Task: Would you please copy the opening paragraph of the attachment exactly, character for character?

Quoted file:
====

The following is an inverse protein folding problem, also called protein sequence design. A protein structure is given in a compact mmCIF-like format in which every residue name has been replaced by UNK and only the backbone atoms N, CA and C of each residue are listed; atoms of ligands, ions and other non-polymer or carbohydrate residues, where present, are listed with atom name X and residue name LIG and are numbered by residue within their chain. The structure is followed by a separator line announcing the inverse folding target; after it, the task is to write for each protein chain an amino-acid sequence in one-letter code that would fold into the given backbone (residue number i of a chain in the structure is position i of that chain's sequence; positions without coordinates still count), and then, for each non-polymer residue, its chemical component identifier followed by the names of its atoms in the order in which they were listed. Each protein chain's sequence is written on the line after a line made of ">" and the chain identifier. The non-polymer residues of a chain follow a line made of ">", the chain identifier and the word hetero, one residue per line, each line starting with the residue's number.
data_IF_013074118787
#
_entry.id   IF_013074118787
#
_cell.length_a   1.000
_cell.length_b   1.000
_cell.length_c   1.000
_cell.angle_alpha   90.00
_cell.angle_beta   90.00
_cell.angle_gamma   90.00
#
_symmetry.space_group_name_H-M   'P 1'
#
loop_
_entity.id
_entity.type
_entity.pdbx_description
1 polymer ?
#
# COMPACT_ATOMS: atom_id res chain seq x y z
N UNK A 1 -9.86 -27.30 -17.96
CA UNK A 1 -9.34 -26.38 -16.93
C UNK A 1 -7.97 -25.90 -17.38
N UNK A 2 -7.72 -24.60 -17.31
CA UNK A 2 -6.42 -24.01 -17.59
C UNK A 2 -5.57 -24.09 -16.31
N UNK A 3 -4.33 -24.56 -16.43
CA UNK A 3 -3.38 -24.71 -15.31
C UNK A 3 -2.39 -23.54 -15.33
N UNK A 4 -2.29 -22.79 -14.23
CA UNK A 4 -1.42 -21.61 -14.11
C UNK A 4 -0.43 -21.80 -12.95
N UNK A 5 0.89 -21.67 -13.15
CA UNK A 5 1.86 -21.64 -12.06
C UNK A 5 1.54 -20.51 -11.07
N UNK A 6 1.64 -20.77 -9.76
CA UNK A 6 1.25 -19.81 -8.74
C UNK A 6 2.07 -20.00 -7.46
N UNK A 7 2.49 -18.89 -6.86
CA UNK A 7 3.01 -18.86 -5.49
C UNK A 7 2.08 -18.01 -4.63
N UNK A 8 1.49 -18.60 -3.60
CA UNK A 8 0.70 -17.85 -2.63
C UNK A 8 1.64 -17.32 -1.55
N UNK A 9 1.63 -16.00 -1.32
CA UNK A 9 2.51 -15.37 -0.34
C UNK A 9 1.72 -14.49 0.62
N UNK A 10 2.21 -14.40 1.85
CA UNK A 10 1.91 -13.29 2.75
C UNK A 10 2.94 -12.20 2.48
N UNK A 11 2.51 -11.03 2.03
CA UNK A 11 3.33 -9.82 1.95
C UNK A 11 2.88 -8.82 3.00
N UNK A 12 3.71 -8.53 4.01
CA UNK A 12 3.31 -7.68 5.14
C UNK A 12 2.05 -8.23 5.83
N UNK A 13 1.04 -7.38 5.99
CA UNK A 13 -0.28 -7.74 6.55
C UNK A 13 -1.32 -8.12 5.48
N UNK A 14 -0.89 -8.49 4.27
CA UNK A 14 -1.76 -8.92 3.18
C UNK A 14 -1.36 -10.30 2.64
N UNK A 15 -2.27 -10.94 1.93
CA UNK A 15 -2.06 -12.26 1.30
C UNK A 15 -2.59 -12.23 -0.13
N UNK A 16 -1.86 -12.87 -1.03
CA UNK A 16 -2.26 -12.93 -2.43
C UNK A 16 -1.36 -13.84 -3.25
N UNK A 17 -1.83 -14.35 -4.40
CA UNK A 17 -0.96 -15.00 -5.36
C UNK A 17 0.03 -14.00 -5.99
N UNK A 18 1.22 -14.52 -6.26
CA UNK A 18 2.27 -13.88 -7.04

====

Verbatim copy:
The following is an inverse protein folding problem, also called protein sequence design. A protein structure is given in a compact mmCIF-like format in which every residue name has been replaced by UNK and only the backbone atoms N, CA and C of each residue are listed; atoms of ligands, ions and other non-polymer or carbohydrate residues, where present, are listed with atom name X and residue name LIG and are numbered by residue within their chain. The structure is followed by a separator line announcing the inverse folding target; after it, the task is to write for each protein chain an amino-acid sequence in one-letter code that would fold into the given backbone (residue number i of a chain in the structure is position i of that chain's sequence; positions without coordinates still count), and then, for each non-polymer residue, its chemical component identifier followed by the names of its atoms in the order in which they were listed. Each protein chain's sequence is written on the line after a line made of ">" and the chain identifier. The non-polymer residues of a chain follow a line made of ">", the chain identifier and the word hetero, one residue per line, each line starting with the residue's number.